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The Pivotal Meetings 60 Years Ago That Helped Desegregate Birmingham AL

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Young Civil Rights demonstrators speaking at a press conference at the A.G. Gaston Motel during the Children's Crusade in Birmingham, Alabama. (Alabama Department of Archives and History. Donated by Alabama Media Group. Photo by Norman Dean)
By Barnett Wright
The Birmingham Times

This story is part of a series of articles, “Bending Toward Justice,” focusing on the 60th anniversary of events that took place in Birmingham during 1963 that changed the face of the city, and the world, in the ongoing struggle for equality and human rights. The series name is a reference to a quote by the Rev. Martin Luther King Jr.: “Let us realize the arc of the moral universe is long but it bends toward justice.” The Birmingham Times and Alabama News Center will continue the series through 2023.

What began as a three-day retreat and planning session called by Dr. Martin Luther King in September 1962, helped lead the following year to dismantling segregation in Birmingham Alabama.

King, the Civil Rights icon gathered his Southern Christian Leadership Conference (SCLC) staff and board members at their training center in small town of Dorchester, near Savannah, Georgia. Along with Birmingham pastor The Rev. Fred L. Shuttlesworth, The Rev. Ralph Abernathy (SCLC secretary), and the Rev. Wyatt Tee Walker (King’s chief of staff), they began initial discussions concerning what would happen in Birmingham the following year in 1963.

In Birmingham, Shuttlesworth was a key figure in organizing resistance to segregation and discrimination.

He had founded the Alabama Christian Movement for Human Rights ACMHR, in 1956 to fill a hole left when the state of Alabama banned the National Association for the Advancement of Colored People (NAACP) for supposedly operating illegally as a “foreign corporation” and connections to communist organizers.

 Beginning that year, Shuttlesworth organized weekly 30 “mass meetings” to coordinate direct protest actions against those who enacted and supported segregation in the city.

The meetings consisted of working-class churches…often drawing 300 to 400 people each week, and eventually thousands.

In 1962, these meetings led to the next phase of protest action—the citywide boycott of segregated merchants. The boycott was led by the Anti-Injustice Committee (AIC), whose membership was made up of local college students headed by Korean War veteran and Miles College student Frank Dukes. The AIC, with the support of Shuttlesworth, began the “Selective Buying Campaign,” after negotiations between the merchant community and the AIC and Blacks business leaders failed.

Though contentious amongst the Blacks upper and middle class, the boycott proved successful. As Andrew M. Manis states, the boycott “proved to both white and Blacks leaders in Birmingham that economic pressure could be brought to bear on the racial status quo. Perhaps even more significant, it developed a cadre of previously uninvolved students who became potential activists for a major direct action campaign the next year.”

The Next Stage

By 1962, the King saw Birmingham as the next logical stage for massive direct action. He was aware of the racial conditions in Birmingham and that the city was widely known as probably the most thoroughly segregated city in the United States.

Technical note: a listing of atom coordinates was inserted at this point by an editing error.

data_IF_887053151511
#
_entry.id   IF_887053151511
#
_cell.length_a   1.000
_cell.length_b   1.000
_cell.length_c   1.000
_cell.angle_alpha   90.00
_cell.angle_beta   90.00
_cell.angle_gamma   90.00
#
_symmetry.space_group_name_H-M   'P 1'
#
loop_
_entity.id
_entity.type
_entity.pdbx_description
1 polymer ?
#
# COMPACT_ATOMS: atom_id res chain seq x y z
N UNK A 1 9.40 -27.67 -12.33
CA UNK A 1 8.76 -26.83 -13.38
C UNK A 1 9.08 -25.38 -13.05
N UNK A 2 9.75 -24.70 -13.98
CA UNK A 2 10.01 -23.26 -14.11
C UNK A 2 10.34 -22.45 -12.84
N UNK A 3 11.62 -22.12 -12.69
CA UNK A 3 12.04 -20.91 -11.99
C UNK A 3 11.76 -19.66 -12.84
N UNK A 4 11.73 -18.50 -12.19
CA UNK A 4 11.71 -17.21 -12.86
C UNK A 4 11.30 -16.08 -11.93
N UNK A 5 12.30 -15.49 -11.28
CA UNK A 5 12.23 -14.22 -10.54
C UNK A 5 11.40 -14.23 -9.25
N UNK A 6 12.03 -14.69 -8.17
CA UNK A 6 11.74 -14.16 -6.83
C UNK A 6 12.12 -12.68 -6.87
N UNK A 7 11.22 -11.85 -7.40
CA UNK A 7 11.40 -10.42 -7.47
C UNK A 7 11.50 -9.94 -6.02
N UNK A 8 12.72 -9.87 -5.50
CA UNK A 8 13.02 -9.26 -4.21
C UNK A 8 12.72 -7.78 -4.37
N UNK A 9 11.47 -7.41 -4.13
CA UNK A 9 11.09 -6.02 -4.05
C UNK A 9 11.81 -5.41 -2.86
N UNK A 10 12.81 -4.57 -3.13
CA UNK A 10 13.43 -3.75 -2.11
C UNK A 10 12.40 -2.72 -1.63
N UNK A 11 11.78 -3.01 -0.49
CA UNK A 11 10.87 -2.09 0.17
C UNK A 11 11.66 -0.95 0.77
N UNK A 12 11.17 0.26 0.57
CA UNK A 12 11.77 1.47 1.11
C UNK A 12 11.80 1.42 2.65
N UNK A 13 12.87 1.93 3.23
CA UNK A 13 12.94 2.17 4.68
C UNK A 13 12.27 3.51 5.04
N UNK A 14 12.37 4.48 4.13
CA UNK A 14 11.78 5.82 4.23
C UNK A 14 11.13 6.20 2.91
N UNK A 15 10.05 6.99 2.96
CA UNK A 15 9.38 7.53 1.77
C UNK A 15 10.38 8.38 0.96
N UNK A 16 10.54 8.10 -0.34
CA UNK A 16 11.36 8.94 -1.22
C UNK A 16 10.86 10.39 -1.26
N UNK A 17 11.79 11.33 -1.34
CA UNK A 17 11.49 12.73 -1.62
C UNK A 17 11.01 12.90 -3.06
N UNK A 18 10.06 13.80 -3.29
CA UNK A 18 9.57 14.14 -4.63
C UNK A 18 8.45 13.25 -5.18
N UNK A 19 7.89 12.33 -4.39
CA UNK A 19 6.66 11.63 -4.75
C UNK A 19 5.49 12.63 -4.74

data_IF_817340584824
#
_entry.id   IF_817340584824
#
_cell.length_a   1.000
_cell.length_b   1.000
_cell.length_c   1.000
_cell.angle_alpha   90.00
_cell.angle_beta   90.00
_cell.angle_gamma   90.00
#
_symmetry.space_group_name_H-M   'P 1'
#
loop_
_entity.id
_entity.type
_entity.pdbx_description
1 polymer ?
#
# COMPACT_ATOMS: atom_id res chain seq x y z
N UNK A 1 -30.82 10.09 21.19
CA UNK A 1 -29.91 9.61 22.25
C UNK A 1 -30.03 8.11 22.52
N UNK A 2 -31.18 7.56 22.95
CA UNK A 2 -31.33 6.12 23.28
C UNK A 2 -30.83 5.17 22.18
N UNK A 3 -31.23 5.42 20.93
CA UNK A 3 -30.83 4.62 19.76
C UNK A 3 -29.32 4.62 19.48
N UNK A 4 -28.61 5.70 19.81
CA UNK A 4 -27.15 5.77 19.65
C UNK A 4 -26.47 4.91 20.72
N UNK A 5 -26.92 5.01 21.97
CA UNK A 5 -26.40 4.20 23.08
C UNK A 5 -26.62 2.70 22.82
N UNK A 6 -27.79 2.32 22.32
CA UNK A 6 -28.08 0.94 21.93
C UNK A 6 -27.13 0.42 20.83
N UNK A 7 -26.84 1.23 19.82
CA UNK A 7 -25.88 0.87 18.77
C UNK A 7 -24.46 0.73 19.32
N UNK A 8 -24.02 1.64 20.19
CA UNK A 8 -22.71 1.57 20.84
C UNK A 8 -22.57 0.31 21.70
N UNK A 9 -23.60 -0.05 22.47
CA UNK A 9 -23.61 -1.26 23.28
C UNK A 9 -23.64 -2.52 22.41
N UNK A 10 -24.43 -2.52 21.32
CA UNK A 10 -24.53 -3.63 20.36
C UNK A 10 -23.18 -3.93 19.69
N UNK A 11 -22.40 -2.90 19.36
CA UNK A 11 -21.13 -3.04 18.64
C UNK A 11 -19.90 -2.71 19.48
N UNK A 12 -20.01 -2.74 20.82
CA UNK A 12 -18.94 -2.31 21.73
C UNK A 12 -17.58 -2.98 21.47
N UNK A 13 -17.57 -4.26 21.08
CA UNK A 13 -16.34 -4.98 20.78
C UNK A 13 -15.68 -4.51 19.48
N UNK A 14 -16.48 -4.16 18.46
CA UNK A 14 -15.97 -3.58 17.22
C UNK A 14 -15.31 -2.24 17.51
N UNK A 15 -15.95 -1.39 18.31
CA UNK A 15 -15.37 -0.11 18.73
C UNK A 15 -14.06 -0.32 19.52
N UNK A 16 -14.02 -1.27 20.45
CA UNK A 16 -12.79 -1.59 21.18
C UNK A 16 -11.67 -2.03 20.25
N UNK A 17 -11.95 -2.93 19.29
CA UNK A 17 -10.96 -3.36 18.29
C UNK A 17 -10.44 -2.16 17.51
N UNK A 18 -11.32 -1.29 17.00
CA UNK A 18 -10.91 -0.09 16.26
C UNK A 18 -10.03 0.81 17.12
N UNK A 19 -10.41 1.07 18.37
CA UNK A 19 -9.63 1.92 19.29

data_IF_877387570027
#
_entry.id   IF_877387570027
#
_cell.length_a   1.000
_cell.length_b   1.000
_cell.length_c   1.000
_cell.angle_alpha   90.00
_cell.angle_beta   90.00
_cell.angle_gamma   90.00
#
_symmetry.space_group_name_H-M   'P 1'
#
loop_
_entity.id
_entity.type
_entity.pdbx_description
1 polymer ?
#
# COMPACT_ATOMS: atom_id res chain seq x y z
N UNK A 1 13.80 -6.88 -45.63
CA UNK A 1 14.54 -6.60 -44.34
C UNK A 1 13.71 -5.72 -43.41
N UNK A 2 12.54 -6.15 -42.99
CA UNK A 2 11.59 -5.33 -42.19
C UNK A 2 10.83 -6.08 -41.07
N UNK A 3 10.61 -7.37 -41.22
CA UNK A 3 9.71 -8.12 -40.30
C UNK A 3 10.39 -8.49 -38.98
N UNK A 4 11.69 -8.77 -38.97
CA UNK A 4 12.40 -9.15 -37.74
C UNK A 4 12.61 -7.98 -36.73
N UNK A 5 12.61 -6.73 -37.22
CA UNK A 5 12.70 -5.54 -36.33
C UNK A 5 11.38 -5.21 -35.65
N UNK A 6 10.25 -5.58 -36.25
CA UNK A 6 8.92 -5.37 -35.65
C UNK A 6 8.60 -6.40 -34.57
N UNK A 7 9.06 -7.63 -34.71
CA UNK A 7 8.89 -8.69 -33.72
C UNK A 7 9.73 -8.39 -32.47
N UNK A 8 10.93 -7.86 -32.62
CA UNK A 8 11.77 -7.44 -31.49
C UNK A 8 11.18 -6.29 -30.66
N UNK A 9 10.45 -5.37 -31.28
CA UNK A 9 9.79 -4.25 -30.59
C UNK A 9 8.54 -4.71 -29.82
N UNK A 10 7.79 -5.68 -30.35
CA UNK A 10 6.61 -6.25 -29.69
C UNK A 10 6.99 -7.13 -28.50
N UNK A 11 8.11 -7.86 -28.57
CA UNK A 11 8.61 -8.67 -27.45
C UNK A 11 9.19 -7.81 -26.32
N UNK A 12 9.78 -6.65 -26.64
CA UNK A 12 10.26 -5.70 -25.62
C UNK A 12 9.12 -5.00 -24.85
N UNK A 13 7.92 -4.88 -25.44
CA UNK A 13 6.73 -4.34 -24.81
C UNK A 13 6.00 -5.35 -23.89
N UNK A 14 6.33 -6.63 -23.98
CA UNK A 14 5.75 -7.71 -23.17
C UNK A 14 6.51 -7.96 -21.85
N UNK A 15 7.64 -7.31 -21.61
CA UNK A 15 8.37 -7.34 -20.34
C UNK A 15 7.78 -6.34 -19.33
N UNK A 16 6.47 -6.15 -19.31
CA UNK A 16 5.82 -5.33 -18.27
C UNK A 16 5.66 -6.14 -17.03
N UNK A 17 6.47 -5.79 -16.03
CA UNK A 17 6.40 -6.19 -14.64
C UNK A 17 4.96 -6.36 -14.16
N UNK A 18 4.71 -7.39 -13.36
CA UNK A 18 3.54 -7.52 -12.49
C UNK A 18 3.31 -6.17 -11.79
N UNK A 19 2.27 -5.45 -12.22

Blacks experienced grossly unjust treatment in the courts. There had been more unsolved bombings of Negro homes and churches in Birmingham than in any other city in the nation among other issues.

King joined Shuttlesworth and other civil rights figures, who together conceived of a plan for 19 massive demonstrations, the likes of which had not been seen in Birmingham.

The organizers who met in Dorchester knew that only a well-organized protest campaign based on repeated meetings, discussions, and debates would bring about Birmingham’s desegregation. Further, it was clear that the conservative approach of behind-closed-doors politicking of local officials and businesspeople for eventual desegregation was not going to deliver freedom with any great speed or even certainty.

They called the campaign “Project C,” with “the ‘C’ [standing for] for Birmingham’s Confrontation with the fight for justice and morality in race relations.”

 King later wrote that “[b]ecause of the significance of the job to be done in Birmingham, we decided that the most thorough planning and prayerful preparation must go into the effort.”1

The person in charge of the preparation was Wyatt Tee Walker. As author Taylor Branch notes, “King presided over the business sessions at Dorchester, but the initial presentation belonged to Walker” who as chief architect of Project C, developed a four-stage strategy for the campaign: First, they would launch small-scale sit-ins to draw attention to their desegregation platform, while building strength through nightly mass meetings. Second, they would organize a generalized boycott of the downtown business section and move to slightly larger demonstrations. Third, would move up to mass marches both to enforce the boycott and to fill the jails. Finally, if necessary, they would call on outsiders to descend on Birmingham from across the country, as in the Freedom Rides, to cripple the city under the combined pressure of publicity, economic boycott, and the burden of overflowing jails.